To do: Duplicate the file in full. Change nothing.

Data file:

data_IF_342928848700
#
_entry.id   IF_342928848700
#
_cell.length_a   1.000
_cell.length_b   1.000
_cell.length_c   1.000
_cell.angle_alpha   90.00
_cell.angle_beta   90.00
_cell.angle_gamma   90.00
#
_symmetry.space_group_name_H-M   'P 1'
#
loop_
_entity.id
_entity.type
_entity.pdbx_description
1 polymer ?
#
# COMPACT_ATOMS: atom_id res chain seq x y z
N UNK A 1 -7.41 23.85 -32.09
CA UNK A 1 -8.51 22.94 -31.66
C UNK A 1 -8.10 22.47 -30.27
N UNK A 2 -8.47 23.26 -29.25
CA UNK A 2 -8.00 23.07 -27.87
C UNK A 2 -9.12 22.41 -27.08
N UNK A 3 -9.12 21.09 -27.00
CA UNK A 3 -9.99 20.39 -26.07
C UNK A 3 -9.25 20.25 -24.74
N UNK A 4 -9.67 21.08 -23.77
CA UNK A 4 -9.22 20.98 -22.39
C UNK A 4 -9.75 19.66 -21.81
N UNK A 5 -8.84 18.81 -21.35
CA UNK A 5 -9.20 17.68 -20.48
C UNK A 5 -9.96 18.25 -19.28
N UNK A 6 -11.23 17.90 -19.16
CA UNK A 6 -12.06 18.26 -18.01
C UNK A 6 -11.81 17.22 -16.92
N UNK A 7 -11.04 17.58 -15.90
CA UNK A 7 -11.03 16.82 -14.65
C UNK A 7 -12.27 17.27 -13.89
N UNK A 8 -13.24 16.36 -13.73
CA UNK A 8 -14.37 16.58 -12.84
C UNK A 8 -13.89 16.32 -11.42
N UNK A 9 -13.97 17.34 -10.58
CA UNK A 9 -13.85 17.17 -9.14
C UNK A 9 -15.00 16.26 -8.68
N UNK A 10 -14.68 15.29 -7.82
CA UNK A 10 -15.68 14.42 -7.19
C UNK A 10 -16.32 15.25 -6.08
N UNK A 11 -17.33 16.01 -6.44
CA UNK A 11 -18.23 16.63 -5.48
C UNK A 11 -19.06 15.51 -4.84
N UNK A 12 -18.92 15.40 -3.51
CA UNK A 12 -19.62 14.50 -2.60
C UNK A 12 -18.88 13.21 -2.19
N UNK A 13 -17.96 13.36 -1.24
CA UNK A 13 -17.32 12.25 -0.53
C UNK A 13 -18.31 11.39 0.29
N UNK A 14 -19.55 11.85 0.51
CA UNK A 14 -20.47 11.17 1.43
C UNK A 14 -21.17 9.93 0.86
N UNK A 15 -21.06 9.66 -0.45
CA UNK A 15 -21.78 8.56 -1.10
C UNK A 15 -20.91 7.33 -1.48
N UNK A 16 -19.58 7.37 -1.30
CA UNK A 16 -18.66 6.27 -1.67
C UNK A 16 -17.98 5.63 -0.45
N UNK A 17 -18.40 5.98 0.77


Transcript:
data_IF_342928848700
#
_entry.id   IF_342928848700
#
_cell.length_a   1.000
_cell.length_b   1.000
_cell.length_c   1.000
_cell.angle_alpha   90.00
_cell.angle_beta   90.00
_cell.angle_gamma   90.00
#
_symmetry.space_group_name_H-M   'P 1'
#
loop_
_entity.id
_entity.type
_entity.pdbx_description
1 polymer ?
#
# COMPACT_ATOMS: atom_id res chain seq x y z
N UNK A 1 -7.41 23.85 -32.09
CA UNK A 1 -8.51 22.94 -31.66
C UNK A 1 -8.10 22.47 -30.27
N UNK A 2 -8.47 23.26 -29.25
CA UNK A 2 -8.00 23.07 -27.87
C UNK A 2 -9.12 22.41 -27.08
N UNK A 3 -9.12 21.09 -27.00
CA UNK A 3 -9.99 20.39 -26.07
C UNK A 3 -9.25 20.25 -24.74
N UNK A 4 -9.67 21.08 -23.77
CA UNK A 4 -9.22 20.98 -22.39
C UNK A 4 -9.75 19.66 -21.81
N UNK A 5 -8.84 18.81 -21.35
CA UNK A 5 -9.20 17.68 -20.48
C UNK A 5 -9.96 18.25 -19.28
N UNK A 6 -11.23 17.90 -19.16
CA UNK A 6 -12.06 18.26 -18.01
C UNK A 6 -11.81 17.22 -16.92
N UNK A 7 -11.04 17.58 -15.90
CA UNK A 7 -11.03 16.82 -14.65
C UNK A 7 -12.27 17.27 -13.89
N UNK A 8 -13.24 16.36 -13.73
CA UNK A 8 -14.37 16.58 -12.84
C UNK A 8 -13.89 16.32 -11.42
N UNK A 9 -13.97 17.34 -10.58
CA UNK A 9 -13.85 17.17 -9.14
C UNK A 9 -15.00 16.26 -8.68
N UNK A 10 -14.68 15.29 -7.82
CA UNK A 10 -15.68 14.42 -7.19
C UNK A 10 -16.32 15.25 -6.08
N UNK A 11 -17.33 16.01 -6.44
CA UNK A 11 -18.23 16.63 -5.48
C UNK A 11 -19.06 15.51 -4.84
N UNK A 12 -18.92 15.40 -3.51
CA UNK A 12 -19.62 14.50 -2.60
C UNK A 12 -18.88 13.21 -2.19
N UNK A 13 -17.96 13.36 -1.24
CA UNK A 13 -17.32 12.25 -0.53
C UNK A 13 -18.31 11.39 0.29
N UNK A 14 -19.55 11.85 0.51
CA UNK A 14 -20.47 11.17 1.43
C UNK A 14 -21.17 9.93 0.86
N UNK A 15 -21.06 9.66 -0.45
CA UNK A 15 -21.78 8.56 -1.10
C UNK A 15 -20.91 7.33 -1.48
N UNK A 16 -19.58 7.37 -1.30
CA UNK A 16 -18.66 6.27 -1.67
C UNK A 16 -17.98 5.63 -0.45
N UNK A 17 -18.40 5.98 0.77